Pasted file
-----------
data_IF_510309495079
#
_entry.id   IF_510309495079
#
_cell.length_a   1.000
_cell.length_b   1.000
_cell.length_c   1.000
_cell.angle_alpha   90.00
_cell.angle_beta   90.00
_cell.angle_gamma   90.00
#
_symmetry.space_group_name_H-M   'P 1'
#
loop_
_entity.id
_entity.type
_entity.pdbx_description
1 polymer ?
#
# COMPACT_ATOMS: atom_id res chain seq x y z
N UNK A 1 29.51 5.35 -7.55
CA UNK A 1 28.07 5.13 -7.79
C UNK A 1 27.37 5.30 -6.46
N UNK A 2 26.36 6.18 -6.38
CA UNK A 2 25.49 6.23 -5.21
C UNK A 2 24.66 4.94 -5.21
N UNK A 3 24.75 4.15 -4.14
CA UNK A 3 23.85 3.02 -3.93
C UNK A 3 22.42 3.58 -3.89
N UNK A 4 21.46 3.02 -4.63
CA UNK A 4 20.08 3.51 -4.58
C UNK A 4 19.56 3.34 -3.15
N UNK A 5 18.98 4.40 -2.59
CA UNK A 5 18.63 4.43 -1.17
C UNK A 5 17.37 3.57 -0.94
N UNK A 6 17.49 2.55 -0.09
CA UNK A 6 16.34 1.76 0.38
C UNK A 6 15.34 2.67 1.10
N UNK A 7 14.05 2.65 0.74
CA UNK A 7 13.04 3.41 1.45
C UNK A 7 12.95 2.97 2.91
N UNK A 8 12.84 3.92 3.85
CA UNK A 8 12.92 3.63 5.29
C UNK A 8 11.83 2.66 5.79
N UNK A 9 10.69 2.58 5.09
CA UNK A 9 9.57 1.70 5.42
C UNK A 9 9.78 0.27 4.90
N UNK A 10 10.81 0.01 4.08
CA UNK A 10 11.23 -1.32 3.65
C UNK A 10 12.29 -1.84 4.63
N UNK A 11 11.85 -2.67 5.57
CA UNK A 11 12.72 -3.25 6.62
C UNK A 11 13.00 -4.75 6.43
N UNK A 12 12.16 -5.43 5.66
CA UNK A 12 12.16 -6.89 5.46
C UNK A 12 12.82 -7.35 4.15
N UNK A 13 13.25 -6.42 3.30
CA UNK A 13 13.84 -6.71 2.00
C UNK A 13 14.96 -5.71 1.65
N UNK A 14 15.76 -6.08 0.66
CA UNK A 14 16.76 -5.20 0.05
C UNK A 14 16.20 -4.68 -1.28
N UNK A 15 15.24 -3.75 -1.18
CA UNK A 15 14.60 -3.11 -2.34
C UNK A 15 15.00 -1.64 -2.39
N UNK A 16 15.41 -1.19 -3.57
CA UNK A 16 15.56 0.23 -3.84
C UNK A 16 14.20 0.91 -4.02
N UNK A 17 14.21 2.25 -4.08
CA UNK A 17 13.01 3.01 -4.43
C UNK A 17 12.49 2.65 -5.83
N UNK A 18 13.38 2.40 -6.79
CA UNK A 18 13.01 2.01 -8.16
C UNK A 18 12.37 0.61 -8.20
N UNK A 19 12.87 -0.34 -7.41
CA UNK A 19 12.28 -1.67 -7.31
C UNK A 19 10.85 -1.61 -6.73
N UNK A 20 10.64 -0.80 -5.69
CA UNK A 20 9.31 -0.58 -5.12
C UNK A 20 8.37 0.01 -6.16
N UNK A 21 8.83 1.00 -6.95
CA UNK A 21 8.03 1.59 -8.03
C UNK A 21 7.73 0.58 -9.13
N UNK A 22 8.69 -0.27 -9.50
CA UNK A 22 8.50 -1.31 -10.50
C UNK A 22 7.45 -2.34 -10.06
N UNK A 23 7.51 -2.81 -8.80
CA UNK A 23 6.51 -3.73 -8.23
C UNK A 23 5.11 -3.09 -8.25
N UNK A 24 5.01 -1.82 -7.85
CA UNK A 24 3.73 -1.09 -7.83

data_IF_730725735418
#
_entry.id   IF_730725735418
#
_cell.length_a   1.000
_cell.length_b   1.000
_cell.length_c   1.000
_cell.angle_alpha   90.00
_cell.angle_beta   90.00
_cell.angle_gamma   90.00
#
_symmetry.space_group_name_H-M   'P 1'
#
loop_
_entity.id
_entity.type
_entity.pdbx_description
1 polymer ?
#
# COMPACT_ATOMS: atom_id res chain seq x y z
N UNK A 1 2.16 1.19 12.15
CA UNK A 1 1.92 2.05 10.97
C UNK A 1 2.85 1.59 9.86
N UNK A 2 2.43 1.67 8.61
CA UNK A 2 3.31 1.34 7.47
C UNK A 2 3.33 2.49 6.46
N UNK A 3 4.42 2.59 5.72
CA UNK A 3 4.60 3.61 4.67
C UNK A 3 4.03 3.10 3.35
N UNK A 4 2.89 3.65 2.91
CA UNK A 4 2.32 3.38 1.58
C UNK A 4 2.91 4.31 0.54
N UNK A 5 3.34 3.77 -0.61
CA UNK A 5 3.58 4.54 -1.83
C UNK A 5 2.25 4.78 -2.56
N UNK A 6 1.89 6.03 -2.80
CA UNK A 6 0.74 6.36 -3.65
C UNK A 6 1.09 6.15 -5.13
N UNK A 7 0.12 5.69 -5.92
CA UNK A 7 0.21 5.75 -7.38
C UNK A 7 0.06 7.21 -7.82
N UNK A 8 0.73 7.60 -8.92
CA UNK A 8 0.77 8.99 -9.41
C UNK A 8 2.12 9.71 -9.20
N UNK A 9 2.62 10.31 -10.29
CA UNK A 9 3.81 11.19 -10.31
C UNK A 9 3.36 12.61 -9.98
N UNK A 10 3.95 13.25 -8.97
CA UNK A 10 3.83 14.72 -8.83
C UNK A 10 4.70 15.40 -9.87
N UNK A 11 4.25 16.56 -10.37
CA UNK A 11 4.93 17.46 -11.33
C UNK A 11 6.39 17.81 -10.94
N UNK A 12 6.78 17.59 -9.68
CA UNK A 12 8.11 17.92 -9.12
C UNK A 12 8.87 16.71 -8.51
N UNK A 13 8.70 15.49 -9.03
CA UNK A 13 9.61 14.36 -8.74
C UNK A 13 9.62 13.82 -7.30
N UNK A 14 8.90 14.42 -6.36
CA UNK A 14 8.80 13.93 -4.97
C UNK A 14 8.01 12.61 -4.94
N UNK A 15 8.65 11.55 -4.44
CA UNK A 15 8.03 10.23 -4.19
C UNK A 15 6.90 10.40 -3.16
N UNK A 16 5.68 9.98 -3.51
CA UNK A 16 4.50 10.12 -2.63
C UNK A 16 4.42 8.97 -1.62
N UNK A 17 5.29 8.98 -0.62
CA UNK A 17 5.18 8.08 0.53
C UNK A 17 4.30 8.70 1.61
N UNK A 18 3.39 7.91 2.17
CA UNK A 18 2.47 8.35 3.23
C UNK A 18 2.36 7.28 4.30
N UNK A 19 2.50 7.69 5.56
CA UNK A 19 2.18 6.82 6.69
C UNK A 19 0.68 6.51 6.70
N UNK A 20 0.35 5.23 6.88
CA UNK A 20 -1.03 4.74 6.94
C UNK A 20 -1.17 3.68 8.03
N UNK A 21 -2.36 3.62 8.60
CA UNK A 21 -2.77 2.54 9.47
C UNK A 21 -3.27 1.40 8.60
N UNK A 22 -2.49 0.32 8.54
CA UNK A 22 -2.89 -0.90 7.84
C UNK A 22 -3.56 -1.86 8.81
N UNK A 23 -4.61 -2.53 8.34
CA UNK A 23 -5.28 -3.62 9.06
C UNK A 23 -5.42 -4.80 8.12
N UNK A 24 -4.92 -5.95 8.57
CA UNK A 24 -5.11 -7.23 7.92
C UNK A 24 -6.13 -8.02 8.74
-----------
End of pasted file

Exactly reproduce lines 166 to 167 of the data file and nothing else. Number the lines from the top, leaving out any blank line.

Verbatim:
N UNK A 19 2.50 7.69 5.56
CA UNK A 19 2.18 6.82 6.69